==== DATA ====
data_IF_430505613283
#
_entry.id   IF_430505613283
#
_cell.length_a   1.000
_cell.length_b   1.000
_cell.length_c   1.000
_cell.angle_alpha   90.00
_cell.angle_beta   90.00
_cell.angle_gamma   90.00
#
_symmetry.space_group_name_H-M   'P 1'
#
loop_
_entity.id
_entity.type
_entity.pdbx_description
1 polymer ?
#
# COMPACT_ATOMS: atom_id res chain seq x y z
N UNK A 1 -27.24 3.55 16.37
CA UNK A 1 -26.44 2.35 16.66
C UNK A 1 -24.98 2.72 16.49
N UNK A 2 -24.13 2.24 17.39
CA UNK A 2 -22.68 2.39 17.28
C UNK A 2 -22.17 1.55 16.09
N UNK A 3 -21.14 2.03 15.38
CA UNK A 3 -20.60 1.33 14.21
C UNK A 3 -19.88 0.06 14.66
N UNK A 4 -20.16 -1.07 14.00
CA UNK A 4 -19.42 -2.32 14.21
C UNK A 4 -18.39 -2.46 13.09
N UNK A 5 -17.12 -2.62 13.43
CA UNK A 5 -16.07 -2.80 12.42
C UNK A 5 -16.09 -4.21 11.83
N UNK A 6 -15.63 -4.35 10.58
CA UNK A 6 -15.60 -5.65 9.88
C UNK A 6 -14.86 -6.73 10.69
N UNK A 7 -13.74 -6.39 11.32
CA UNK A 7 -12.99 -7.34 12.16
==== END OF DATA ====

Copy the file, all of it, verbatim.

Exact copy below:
data_IF_430505613283
#
_entry.id   IF_430505613283
#
_cell.length_a   1.000
_cell.length_b   1.000
_cell.length_c   1.000
_cell.angle_alpha   90.00
_cell.angle_beta   90.00
_cell.angle_gamma   90.00
#
_symmetry.space_group_name_H-M   'P 1'
#
loop_
_entity.id
_entity.type
_entity.pdbx_description
1 polymer ?
#
# COMPACT_ATOMS: atom_id res chain seq x y z
N UNK A 1 -27.24 3.55 16.37
CA UNK A 1 -26.44 2.35 16.66
C UNK A 1 -24.98 2.72 16.49
N UNK A 2 -24.13 2.24 17.39
CA UNK A 2 -22.68 2.39 17.28
C UNK A 2 -22.17 1.55 16.09
N UNK A 3 -21.14 2.03 15.38
CA UNK A 3 -20.60 1.33 14.21
C UNK A 3 -19.88 0.06 14.66
N UNK A 4 -20.16 -1.07 14.00
CA UNK A 4 -19.42 -2.32 14.21
C UNK A 4 -18.39 -2.46 13.09
N UNK A 5 -17.12 -2.62 13.43
CA UNK A 5 -16.07 -2.80 12.42
C UNK A 5 -16.09 -4.21 11.83
N UNK A 6 -15.63 -4.35 10.58
CA UNK A 6 -15.60 -5.65 9.88
C UNK A 6 -14.86 -6.73 10.69
N UNK A 7 -13.74 -6.39 11.32
CA UNK A 7 -12.99 -7.34 12.16